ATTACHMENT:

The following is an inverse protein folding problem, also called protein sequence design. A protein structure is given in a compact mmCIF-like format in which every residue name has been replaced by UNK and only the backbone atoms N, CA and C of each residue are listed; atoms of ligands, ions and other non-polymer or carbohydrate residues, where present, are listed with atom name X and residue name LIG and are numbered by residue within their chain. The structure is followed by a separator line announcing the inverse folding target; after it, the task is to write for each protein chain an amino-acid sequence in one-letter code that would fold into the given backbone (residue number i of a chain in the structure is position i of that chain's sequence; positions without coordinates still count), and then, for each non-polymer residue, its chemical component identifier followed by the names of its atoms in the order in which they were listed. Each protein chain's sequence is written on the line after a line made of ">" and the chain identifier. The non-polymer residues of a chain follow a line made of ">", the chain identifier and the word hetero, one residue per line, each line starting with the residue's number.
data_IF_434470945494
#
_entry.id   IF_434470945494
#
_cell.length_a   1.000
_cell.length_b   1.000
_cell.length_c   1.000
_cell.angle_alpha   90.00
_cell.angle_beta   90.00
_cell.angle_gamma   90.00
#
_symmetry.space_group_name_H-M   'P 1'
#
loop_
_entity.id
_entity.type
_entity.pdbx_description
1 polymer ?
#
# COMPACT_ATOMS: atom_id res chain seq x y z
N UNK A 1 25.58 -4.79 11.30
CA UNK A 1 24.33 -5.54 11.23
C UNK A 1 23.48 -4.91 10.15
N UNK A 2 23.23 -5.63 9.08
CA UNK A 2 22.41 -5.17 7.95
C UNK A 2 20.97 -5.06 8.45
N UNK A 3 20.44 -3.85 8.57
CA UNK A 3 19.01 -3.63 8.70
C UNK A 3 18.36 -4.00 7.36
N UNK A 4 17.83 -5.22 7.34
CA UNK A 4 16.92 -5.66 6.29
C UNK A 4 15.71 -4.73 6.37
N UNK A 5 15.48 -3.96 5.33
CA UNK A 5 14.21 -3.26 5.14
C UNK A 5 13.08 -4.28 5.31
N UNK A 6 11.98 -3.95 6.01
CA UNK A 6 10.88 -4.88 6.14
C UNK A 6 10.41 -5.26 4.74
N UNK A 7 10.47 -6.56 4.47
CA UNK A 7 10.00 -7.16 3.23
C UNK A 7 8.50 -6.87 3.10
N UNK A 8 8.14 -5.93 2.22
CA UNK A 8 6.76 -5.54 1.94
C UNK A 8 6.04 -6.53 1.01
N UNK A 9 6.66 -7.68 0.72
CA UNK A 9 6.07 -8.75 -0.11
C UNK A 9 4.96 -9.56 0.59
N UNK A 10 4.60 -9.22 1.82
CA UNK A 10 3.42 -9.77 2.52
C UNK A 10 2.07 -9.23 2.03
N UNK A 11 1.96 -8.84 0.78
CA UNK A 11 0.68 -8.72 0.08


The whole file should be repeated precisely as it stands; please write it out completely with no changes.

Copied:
The following is an inverse protein folding problem, also called protein sequence design. A protein structure is given in a compact mmCIF-like format in which every residue name has been replaced by UNK and only the backbone atoms N, CA and C of each residue are listed; atoms of ligands, ions and other non-polymer or carbohydrate residues, where present, are listed with atom name X and residue name LIG and are numbered by residue within their chain. The structure is followed by a separator line announcing the inverse folding target; after it, the task is to write for each protein chain an amino-acid sequence in one-letter code that would fold into the given backbone (residue number i of a chain in the structure is position i of that chain's sequence; positions without coordinates still count), and then, for each non-polymer residue, its chemical component identifier followed by the names of its atoms in the order in which they were listed. Each protein chain's sequence is written on the line after a line made of ">" and the chain identifier. The non-polymer residues of a chain follow a line made of ">", the chain identifier and the word hetero, one residue per line, each line starting with the residue's number.
data_IF_434470945494
#
_entry.id   IF_434470945494
#
_cell.length_a   1.000
_cell.length_b   1.000
_cell.length_c   1.000
_cell.angle_alpha   90.00
_cell.angle_beta   90.00
_cell.angle_gamma   90.00
#
_symmetry.space_group_name_H-M   'P 1'
#
loop_
_entity.id
_entity.type
_entity.pdbx_description
1 polymer ?
#
# COMPACT_ATOMS: atom_id res chain seq x y z
N UNK A 1 25.58 -4.79 11.30
CA UNK A 1 24.33 -5.54 11.23
C UNK A 1 23.48 -4.91 10.15
N UNK A 2 23.23 -5.63 9.08
CA UNK A 2 22.41 -5.17 7.95
C UNK A 2 20.97 -5.06 8.45
N UNK A 3 20.44 -3.85 8.57
CA UNK A 3 19.01 -3.63 8.70
C UNK A 3 18.36 -4.00 7.36
N UNK A 4 17.83 -5.22 7.34
CA UNK A 4 16.92 -5.66 6.29
C UNK A 4 15.71 -4.73 6.37
N UNK A 5 15.48 -3.96 5.33
CA UNK A 5 14.21 -3.26 5.14
C UNK A 5 13.08 -4.28 5.31
N UNK A 6 11.98 -3.95 6.01
CA UNK A 6 10.88 -4.88 6.14
C UNK A 6 10.41 -5.26 4.74
N UNK A 7 10.47 -6.56 4.47
CA UNK A 7 10.00 -7.16 3.23
C UNK A 7 8.50 -6.87 3.10
N UNK A 8 8.14 -5.93 2.22
CA UNK A 8 6.76 -5.54 1.94
C UNK A 8 6.04 -6.53 1.01
N UNK A 9 6.66 -7.68 0.72
CA UNK A 9 6.07 -8.75 -0.11
C UNK A 9 4.96 -9.56 0.59
N UNK A 10 4.60 -9.22 1.82
CA UNK A 10 3.42 -9.77 2.52
C UNK A 10 2.07 -9.23 2.03
N UNK A 11 1.96 -8.84 0.78
CA UNK A 11 0.68 -8.72 0.08